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Preparing for hand surgery

Posted by bronwynsmom (My Page) on
Tue, Jun 17, 08 at 11:09

I asked about this, and Lily answered thoroughly and thoughtfully, in the "Clearing out - cleaning up" thread, and so I thought I'd refer to it in a new post so other people with the same issue can find it.
Lily, thank you!
I'm having one hand at a time worked on, so I'll have one functioning hand/arm while recovering. Some of my old dear sister-friends have offered to come and stay in shifts at first, which is really lovely of them...they all live out of town, so we will have the benefit of a visit, too. But I am insisting that we limit each to four days, so as not to press my luck and their patience.
I particularly appreciated the idea of buying food already cut up, and using the slow cooker. The butcher can cut the meat up, and when my DH is away, I can eat like a medieval kitchen maid and just pick up the pork chop and gnaw on it!
Which is starting to sound like fun...

And I loved the idea of keeping wipes around to minimize running water while encased in plaster.

I'm in pretty good shape, and weight is not an issue for me, so wrestling with simple clothes should be pretty easy. I realize, however, that somebody will have to help me do laundry and change beds for a while.

Driving the car should be interesting...likewise schlepping groceries...and doing dishes. Paper plates, don't you think? And I live in a city near a university, so the take-out options are pretty various.

Thank you for helping me think about this. Planning is everything!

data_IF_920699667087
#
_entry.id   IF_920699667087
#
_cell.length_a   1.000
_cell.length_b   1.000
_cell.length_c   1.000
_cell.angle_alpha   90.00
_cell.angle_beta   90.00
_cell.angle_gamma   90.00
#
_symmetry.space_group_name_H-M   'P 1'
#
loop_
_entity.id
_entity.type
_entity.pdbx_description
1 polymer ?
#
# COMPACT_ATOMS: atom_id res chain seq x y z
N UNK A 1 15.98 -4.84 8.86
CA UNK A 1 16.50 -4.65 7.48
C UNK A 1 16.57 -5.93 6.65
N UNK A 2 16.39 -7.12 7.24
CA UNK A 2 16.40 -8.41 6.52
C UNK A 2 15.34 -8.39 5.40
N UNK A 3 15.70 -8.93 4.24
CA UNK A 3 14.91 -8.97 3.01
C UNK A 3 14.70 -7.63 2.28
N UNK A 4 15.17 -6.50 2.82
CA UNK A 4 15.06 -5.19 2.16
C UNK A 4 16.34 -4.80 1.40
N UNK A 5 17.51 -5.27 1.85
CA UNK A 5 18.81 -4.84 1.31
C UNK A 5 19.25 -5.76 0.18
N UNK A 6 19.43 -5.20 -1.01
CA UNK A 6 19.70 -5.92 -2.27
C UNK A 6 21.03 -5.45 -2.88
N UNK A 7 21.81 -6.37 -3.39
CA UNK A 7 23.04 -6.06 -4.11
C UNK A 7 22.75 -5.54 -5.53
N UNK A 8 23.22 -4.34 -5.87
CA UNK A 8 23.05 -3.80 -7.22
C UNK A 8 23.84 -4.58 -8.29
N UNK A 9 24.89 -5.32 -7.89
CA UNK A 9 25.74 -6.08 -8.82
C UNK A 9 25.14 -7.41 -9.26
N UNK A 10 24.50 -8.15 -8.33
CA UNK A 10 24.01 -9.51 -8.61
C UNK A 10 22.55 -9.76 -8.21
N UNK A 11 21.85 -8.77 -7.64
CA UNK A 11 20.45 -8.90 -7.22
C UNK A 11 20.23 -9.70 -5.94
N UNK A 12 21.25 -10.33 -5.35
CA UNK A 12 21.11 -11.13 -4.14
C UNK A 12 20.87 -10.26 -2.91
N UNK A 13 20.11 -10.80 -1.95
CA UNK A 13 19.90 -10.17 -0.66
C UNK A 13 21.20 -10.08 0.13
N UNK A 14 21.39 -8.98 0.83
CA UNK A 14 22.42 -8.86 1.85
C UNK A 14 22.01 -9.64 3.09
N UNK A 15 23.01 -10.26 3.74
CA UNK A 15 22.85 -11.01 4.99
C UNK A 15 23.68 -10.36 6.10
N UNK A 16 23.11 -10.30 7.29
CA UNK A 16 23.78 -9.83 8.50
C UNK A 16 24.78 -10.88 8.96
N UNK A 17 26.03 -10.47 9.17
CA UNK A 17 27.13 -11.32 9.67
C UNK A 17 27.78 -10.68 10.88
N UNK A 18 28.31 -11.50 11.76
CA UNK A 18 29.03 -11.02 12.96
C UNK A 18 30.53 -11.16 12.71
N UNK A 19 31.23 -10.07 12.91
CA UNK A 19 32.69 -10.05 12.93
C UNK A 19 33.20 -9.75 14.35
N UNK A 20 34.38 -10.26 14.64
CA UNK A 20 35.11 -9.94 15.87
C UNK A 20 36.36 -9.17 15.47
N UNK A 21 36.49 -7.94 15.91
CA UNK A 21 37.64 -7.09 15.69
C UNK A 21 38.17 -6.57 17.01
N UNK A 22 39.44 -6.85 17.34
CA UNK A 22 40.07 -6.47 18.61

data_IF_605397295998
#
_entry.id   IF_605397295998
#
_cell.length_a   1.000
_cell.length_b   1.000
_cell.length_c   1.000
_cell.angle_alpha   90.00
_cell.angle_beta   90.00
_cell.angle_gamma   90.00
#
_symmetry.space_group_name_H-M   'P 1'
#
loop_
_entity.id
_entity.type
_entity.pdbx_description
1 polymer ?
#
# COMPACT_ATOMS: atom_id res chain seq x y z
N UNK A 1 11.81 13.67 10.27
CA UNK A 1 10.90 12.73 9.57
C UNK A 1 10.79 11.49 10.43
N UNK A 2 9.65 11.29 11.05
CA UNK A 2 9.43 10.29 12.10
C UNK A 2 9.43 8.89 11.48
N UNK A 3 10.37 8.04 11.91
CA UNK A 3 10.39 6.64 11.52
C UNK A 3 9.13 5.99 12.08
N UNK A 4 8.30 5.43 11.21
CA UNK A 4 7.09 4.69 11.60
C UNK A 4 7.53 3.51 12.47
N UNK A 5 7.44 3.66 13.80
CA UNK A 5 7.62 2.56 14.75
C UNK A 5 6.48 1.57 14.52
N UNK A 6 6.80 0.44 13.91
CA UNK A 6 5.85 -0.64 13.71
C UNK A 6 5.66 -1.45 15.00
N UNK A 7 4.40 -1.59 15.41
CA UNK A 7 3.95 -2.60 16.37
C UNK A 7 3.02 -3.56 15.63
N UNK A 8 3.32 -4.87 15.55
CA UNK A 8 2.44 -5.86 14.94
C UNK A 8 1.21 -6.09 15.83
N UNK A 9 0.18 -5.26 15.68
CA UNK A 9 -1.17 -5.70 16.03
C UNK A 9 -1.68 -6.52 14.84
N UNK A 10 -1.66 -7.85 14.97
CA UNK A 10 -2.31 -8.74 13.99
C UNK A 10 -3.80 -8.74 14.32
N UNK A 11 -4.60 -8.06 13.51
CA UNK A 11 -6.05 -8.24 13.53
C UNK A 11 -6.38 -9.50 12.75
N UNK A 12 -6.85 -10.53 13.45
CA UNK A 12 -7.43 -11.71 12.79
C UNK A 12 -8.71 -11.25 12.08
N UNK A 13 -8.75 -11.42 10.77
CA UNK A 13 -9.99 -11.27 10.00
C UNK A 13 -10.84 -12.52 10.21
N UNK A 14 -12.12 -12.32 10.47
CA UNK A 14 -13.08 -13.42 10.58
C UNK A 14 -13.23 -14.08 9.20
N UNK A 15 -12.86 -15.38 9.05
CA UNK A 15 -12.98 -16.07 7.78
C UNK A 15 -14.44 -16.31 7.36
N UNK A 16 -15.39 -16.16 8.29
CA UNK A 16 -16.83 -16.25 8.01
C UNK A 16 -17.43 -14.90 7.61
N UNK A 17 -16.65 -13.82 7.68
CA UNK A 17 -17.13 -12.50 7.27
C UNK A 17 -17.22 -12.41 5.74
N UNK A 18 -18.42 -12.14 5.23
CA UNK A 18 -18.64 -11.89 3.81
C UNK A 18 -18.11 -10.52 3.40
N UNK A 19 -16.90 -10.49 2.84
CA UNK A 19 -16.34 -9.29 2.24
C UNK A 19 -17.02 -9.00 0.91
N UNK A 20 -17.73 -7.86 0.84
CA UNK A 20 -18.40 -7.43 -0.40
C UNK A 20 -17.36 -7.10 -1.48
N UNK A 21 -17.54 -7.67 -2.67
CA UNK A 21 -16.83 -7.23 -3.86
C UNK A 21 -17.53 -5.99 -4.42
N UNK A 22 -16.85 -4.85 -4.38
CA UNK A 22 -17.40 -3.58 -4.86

Follow-Up Postings:

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RE: Preparing for hand surgery

Because I do this anyway, I would probably cook a lot of meals ahead of time, and package them individually to reheat in the oven, from the freezer. I have a vacuum sealer, which allows me to do this very easily, as I can freeze and seal the entire plate of food. I use smaller pie plates, and start reheating them in a cold oven, so there's no huge temperature variation from the freezer to a hot oven, which might cause the glass to crack. If not doing dishes is your goal (which would be mine!), I'd probably buy foil pie plates to accomplish the same thing. This is a time (like Kitchen Remodeling) when it's okay to use and toss the trash! I tend to go for one pot meals that have it all like twice baked potatoes (stuffed with broccoli and bacon), casseroles that include a little dairy with vegetables and grains...you know what to do. I'll often make lasagna, cook it, cut it and repackage it for the freezer, and make individual packets for garlic bread as well. If it were me, I'd ask my friends to bring/make lots of salads, so they can cut your veggies for you!

I'd stock up on books, (which for me would be a big part of recovery) so if you have a tv tray at the right height, a cookbook holder would allow you to read without having to hold the book. If you could splurge on one with wheels, even better. I think Levengers has something like that which could work well.

Dresses seem easier to manage than putting on pants.

Good luck to you and a quick recovery!


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A link to rolling table

This is an example of what I was talking about. You may not need this, but it seems like it might be very handy in this particular circumstance.

Here is a link that might be useful: Brookstone's rolling reading table


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RE: Preparing for hand surgery

Wonderful idea to ask friends to bring salads. I have never been in the habit of cooking ahead, but this is no doubt the time to start.

We don't have a microwave, but perhaps this is also the time to buy one. When we moved into this house, the gas stove had a combination fan and microwave over it at a height of (get this!) 14" off the surface. Of course we took it out, and haven't replaced it, except with a proper vent fan.

Stocking up on books is coals to Newcastle in this house! I intend to get through the piles beside my reading chair and my bed, and then start on the bookcases full of books people have given me that I haven't gotten to. I have an iron cookbook stand which sits comfortably on the island...but thank you for thinking of the rolling thing. I would love to have that so I could work on my laptop more comfortably.